Intermediate C++ Game Programming Tutorial 6

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This tutorial is epoch-making; DO NOT SKIP IT. The ostensive main topic for this video is destructors, but that is not where its soul lies. After learning about dtors, we are ready to discuss a matter that is at the heart of C++: RAII. This will form the bridge between low-level memory management, and high level smart objects. We also discuss the important concept of deep copying and the Rule of 3, and related to this, we review the 4 original special member functions. AND there are discussion of a bunch of other random bullshit, like converting construction for example. It's a big video is what I'm tryin' to say here.

Topics Covered

  • RAII (Resource Allocation Is Initialization)
  • Deep Copy vs. Shallow Copy
  • Rule of 3 / Rule of 0
  • Destructors
  • Special Member Functions
  • Converting Constructors
  • explicit Keyword for Constructors
  • Copy Construction with Assignment operator =
  • Constructing with () vs. with {}
  • Deleting Special Member Functions with = delete
  • Conditions when Special Members Cannot be Generated by Compiler


Video Timestamp Index

Source Code

GitHub Repo for Memesweeper
GitHub Repo for Tutorial 6
GitHub Repo for Homework (Stack)

Homework

The homework is to create a stack container that is implemented with with a linked list data structure. The skeleton of the interface for the Stack class is given in the source code (see the Downloads above). These are the minimum functions that must be implemented. For further information on stacks, see this video. For further information on linked lists, see this video. Furthermore, additional research is highly recommended.

The behaviors of the interface functions are for the student to infer, with the exception of the Pop() function. In the case of calling Pop() on an empty stack, the function shall return -1. The internal implementation details are also to be determined by the student, but they must at their core use a linked list data structure.

When the Stack is fully implemented and the program is executed, there are 8 test routines that will be run. All test routines should output 'Passed' to the console for the homework to be considered solved. Furthermore, the heap memory will be monitored at the end of the program and any dynamic memory that has not been freed will trigger a diagnostic error message. It is required that no diagnostic error be output for the homework to be considered solved.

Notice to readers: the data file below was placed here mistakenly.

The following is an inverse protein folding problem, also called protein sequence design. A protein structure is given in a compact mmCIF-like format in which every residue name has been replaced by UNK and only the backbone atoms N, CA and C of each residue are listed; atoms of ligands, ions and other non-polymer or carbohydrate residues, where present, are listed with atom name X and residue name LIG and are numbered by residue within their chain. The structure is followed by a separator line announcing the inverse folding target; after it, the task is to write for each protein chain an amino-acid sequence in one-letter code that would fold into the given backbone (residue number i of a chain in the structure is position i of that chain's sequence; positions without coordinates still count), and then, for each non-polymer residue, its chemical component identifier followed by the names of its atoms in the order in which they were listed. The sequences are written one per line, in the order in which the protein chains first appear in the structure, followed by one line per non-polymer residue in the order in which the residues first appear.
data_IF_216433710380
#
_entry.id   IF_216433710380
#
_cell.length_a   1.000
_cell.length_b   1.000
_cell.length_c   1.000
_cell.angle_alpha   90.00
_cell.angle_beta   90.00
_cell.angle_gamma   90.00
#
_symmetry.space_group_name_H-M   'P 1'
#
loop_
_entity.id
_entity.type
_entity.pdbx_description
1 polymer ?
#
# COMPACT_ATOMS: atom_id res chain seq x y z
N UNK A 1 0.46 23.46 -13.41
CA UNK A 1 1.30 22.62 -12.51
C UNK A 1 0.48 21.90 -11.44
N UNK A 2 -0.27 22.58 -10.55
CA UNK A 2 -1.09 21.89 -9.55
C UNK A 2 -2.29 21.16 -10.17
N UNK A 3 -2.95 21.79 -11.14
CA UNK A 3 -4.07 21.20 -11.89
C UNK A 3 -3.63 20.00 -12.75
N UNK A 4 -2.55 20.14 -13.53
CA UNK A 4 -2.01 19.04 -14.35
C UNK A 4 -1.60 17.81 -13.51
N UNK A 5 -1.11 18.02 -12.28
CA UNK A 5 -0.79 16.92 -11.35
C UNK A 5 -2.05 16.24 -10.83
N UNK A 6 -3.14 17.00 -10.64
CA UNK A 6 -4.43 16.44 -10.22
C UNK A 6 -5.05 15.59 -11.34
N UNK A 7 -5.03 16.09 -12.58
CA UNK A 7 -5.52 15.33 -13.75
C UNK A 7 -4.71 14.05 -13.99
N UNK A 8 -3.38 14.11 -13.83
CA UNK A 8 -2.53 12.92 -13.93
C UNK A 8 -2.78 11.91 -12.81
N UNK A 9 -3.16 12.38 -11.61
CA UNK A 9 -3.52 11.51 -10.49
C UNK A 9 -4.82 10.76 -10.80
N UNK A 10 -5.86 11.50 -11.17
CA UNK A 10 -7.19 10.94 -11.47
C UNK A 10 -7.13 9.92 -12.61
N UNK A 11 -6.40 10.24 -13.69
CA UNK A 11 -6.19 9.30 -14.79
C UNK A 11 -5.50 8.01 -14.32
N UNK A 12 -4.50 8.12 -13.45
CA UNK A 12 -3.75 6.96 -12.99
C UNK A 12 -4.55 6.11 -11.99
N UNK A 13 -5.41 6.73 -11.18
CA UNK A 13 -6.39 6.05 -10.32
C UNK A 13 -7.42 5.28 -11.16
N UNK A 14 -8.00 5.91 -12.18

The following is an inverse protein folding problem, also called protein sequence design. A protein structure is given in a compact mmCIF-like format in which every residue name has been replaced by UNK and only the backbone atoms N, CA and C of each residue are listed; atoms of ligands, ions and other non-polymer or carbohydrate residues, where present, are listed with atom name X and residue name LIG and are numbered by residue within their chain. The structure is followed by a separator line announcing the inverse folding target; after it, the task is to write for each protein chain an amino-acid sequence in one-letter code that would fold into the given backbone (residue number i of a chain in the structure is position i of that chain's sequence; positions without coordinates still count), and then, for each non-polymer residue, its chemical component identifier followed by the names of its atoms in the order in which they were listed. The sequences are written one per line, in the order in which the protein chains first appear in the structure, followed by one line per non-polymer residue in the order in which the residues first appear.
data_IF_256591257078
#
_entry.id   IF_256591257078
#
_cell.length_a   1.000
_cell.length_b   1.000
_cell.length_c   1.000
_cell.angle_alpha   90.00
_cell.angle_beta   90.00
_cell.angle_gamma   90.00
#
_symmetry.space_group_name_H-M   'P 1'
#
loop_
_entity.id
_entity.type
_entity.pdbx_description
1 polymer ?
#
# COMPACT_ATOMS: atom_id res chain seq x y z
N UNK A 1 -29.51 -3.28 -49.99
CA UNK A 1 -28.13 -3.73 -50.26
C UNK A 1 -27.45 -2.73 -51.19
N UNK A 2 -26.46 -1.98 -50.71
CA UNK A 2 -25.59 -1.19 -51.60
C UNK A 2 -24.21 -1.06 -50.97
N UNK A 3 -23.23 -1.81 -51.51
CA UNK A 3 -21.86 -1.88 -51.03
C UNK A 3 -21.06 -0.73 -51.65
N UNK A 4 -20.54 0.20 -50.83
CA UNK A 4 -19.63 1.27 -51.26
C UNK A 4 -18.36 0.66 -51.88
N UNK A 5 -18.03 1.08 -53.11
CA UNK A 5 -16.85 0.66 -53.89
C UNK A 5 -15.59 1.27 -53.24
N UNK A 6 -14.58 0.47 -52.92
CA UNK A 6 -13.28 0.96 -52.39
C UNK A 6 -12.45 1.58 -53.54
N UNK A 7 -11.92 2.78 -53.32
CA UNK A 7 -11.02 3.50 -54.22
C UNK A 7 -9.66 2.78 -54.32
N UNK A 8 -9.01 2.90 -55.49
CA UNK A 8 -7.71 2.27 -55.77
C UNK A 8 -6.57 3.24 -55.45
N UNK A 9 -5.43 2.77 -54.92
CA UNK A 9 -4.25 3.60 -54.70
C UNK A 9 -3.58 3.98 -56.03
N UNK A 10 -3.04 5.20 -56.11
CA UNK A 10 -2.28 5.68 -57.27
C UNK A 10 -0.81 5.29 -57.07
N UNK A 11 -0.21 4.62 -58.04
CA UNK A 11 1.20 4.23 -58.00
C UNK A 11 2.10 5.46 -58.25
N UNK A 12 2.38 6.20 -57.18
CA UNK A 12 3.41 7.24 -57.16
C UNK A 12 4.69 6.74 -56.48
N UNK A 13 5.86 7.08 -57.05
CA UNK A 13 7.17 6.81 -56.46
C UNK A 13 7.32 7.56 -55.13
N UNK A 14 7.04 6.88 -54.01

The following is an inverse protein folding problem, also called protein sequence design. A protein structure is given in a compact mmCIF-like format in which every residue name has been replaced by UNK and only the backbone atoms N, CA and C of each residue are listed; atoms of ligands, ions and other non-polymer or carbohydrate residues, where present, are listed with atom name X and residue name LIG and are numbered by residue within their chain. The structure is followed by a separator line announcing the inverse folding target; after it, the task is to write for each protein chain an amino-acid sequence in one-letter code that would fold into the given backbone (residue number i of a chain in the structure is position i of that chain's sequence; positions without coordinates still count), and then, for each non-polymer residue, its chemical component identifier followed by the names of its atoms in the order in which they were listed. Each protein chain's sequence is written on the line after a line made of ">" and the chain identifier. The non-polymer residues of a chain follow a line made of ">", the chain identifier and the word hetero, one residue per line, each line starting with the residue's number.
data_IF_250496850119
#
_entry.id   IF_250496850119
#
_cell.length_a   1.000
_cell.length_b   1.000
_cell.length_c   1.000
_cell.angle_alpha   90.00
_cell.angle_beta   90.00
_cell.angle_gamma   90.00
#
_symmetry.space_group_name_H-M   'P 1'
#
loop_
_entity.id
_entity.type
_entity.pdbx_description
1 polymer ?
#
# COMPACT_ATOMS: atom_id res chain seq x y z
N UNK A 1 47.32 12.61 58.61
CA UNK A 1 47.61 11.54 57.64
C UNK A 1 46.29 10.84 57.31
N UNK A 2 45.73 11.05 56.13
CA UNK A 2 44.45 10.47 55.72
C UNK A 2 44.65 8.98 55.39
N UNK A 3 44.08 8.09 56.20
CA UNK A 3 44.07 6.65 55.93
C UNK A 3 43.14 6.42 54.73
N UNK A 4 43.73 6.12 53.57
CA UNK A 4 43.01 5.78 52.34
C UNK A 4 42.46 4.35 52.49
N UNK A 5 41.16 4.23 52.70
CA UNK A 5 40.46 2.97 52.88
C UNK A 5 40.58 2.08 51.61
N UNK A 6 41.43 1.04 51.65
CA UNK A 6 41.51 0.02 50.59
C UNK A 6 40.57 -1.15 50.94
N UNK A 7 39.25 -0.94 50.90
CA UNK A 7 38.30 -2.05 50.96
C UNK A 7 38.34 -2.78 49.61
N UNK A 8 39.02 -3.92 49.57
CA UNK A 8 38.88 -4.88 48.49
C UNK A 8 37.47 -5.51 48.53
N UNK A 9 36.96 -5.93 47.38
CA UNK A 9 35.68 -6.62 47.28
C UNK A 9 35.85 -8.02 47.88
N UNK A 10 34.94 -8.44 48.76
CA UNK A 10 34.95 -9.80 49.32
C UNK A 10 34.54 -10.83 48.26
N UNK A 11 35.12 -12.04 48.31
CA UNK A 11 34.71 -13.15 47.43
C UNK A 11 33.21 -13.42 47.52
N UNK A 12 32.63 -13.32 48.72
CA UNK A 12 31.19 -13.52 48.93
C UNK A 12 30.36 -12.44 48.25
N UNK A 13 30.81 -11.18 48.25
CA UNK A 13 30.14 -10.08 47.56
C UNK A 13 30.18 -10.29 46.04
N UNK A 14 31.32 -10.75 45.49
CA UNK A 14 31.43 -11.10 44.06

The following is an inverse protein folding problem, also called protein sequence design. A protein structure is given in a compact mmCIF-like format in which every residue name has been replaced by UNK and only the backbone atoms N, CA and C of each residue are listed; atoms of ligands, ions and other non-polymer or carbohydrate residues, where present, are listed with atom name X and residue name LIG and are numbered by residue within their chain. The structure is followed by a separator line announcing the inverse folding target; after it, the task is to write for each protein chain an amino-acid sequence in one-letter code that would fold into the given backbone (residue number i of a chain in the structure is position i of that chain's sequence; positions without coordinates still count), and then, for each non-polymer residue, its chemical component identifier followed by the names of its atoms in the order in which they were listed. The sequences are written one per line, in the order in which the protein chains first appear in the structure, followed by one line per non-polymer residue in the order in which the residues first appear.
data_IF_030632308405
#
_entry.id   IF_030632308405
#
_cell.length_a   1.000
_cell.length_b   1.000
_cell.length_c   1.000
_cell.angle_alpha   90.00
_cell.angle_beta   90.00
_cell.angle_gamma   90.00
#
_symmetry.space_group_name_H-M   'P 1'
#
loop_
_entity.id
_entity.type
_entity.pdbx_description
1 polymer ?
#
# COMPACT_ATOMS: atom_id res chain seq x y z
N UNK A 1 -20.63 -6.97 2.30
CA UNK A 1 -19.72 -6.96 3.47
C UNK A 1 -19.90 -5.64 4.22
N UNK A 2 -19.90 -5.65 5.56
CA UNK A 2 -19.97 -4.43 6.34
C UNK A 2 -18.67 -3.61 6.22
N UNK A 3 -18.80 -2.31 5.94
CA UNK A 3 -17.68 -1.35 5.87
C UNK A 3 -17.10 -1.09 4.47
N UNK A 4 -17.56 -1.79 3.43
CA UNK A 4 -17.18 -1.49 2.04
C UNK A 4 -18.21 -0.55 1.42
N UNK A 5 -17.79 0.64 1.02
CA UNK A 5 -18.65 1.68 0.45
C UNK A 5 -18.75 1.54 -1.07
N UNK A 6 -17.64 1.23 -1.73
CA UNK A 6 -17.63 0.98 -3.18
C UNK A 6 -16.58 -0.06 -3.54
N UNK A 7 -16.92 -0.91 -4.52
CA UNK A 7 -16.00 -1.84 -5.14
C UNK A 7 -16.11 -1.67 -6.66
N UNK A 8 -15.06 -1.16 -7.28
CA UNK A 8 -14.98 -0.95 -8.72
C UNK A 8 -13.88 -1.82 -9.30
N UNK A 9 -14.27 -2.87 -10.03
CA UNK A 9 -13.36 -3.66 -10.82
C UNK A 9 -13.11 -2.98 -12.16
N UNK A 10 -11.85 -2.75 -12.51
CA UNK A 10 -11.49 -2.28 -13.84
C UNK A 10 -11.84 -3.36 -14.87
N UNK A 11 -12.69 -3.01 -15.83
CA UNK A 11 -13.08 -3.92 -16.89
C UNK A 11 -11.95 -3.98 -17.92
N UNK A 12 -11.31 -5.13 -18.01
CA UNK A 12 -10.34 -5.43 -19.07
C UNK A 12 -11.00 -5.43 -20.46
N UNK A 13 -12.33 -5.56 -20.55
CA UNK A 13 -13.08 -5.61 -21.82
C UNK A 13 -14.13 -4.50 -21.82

The string routines developed during Intermediate are available for use (but are not strictly necessary). The student may not modify any of the test code. The student may not use any additional classes/functions from the standard library or any 3rd party library. If necessary, it is recommended that the Stack class be developed in a separate solution and tested with custom testing code and diagnostic outputs. Then when the Stack class is deemed ready, it can be transplanted into the test solution for final validation.

Errata

  • It is very important to check for self assignment. If the user of your class tries to do myObj = myObj;, and you do not detect this case, what your code will do is allocate new memory, set myObj's internal pointer to that memory (leaking it), and then it will delete the new memory, giving you an invalid pointer. Actual cancer. Chili neglected to do a check for this case in his examples or in the homework solution, and for this he is surely going to Hell.
  • The destructor of DynamicIntArray frees the dynamic memory block with delete pArray, but since it was allocated with new int[] it should have been freed with delete [] pArray.
  • The text at 39:38 got messed up and goes off of the screen partially. It should have read: "Remember, before assignment the object being assigned to already owned some memory, and when we overwrite the pointer we lose track of that memory forever."
  • In Stack::Element, we implement the destructor and the copy constructor, but not the copy assignment. This violates the Rule of 3, and if someone later accidentally uses the copy assignment operator (fairly possible), they're gonna get their shit fucked up. Since we don't need it, it would be best just to delete it with = delete.

See also